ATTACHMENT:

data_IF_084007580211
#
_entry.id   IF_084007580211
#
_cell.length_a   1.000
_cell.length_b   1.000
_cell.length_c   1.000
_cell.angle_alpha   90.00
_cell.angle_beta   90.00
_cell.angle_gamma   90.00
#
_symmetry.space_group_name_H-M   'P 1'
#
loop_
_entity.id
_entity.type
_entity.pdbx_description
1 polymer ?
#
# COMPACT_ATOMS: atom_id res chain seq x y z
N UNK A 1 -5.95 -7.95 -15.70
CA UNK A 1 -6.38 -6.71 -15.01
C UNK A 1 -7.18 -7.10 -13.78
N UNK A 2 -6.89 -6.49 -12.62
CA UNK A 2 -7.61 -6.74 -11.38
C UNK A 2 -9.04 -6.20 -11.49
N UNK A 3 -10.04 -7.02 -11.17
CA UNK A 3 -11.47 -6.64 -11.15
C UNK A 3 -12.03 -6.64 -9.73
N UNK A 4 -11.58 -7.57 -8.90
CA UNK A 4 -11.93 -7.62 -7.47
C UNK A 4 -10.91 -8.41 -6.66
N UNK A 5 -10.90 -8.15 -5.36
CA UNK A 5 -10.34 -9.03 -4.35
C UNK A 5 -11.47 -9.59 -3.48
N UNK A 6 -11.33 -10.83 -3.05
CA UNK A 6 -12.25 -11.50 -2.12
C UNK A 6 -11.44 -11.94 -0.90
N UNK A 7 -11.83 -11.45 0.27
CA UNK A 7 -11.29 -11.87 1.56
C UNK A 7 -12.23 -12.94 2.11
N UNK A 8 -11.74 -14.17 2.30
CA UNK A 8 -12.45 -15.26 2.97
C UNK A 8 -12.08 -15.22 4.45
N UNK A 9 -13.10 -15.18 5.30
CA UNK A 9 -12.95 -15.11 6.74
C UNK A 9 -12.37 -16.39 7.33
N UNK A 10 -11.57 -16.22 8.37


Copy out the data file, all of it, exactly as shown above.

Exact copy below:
data_IF_084007580211
#
_entry.id   IF_084007580211
#
_cell.length_a   1.000
_cell.length_b   1.000
_cell.length_c   1.000
_cell.angle_alpha   90.00
_cell.angle_beta   90.00
_cell.angle_gamma   90.00
#
_symmetry.space_group_name_H-M   'P 1'
#
loop_
_entity.id
_entity.type
_entity.pdbx_description
1 polymer ?
#
# COMPACT_ATOMS: atom_id res chain seq x y z
N UNK A 1 -5.95 -7.95 -15.70
CA UNK A 1 -6.38 -6.71 -15.01
C UNK A 1 -7.18 -7.10 -13.78
N UNK A 2 -6.89 -6.49 -12.62
CA UNK A 2 -7.61 -6.74 -11.38
C UNK A 2 -9.04 -6.20 -11.49
N UNK A 3 -10.04 -7.02 -11.17
CA UNK A 3 -11.47 -6.64 -11.15
C UNK A 3 -12.03 -6.64 -9.73
N UNK A 4 -11.58 -7.57 -8.90
CA UNK A 4 -11.93 -7.62 -7.47
C UNK A 4 -10.91 -8.41 -6.66
N UNK A 5 -10.90 -8.15 -5.36
CA UNK A 5 -10.34 -9.03 -4.35
C UNK A 5 -11.47 -9.59 -3.48
N UNK A 6 -11.33 -10.83 -3.05
CA UNK A 6 -12.25 -11.50 -2.12
C UNK A 6 -11.44 -11.94 -0.90
N UNK A 7 -11.83 -11.45 0.27
CA UNK A 7 -11.29 -11.87 1.56
C UNK A 7 -12.23 -12.94 2.11
N UNK A 8 -11.74 -14.17 2.30
CA UNK A 8 -12.45 -15.26 2.97
C UNK A 8 -12.08 -15.22 4.45
N UNK A 9 -13.10 -15.18 5.30
CA UNK A 9 -12.95 -15.11 6.74
C UNK A 9 -12.37 -16.39 7.33
N UNK A 10 -11.57 -16.22 8.37